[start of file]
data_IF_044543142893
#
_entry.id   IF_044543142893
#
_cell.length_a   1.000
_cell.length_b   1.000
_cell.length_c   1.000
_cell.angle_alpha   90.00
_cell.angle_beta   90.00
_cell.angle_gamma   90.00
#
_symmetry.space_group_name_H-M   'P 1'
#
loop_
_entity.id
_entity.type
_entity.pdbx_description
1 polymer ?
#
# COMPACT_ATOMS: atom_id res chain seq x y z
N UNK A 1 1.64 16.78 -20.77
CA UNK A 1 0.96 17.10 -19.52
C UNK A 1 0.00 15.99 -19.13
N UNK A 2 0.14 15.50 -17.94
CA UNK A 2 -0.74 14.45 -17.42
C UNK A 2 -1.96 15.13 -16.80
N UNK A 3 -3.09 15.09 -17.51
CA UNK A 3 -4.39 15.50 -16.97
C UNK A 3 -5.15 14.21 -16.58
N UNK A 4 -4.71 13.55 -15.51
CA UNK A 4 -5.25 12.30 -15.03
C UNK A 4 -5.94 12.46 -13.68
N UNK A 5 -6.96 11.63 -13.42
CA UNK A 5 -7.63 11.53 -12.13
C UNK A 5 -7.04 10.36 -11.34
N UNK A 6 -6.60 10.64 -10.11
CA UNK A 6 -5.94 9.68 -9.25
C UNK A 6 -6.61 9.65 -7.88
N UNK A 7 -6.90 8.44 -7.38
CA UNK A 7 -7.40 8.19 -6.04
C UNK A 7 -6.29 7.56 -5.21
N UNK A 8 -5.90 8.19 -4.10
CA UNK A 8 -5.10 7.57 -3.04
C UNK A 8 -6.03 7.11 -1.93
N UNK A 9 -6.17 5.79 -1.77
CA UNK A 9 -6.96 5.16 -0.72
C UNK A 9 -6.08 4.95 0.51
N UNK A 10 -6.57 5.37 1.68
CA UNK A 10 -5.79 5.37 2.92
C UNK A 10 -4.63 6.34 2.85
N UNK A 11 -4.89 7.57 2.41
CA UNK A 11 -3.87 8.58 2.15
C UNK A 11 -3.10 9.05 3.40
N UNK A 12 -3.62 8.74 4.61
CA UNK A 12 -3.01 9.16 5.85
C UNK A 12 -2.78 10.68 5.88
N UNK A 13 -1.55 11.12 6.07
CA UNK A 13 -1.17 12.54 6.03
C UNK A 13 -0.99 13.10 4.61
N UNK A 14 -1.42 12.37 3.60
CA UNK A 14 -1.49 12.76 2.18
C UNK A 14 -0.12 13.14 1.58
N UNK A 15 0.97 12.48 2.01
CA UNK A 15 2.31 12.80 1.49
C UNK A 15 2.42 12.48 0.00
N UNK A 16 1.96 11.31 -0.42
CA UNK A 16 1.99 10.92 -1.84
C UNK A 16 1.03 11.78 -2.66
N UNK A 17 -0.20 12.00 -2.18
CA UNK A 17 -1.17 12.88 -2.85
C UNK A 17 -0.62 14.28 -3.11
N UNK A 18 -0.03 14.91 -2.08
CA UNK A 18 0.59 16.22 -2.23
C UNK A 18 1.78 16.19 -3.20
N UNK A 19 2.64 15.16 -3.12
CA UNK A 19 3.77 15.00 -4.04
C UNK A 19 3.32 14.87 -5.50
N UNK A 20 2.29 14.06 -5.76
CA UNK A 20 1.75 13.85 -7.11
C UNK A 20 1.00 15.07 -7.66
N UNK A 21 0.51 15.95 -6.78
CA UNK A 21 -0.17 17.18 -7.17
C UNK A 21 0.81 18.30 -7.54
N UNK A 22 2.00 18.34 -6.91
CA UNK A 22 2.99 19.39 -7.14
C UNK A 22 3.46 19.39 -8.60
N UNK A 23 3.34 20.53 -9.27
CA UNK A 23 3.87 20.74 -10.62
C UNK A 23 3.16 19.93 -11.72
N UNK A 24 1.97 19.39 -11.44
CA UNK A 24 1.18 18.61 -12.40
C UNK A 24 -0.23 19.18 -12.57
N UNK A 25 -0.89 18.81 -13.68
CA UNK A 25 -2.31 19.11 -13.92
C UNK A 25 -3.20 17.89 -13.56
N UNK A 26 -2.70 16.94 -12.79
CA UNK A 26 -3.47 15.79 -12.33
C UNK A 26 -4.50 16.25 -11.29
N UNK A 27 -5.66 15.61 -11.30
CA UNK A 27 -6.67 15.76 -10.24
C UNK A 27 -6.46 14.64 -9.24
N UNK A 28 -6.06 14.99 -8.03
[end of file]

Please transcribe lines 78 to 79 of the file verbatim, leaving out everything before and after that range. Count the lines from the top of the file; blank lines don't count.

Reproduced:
N UNK A 20 2.29 14.06 -5.76
CA UNK A 20 1.75 13.85 -7.11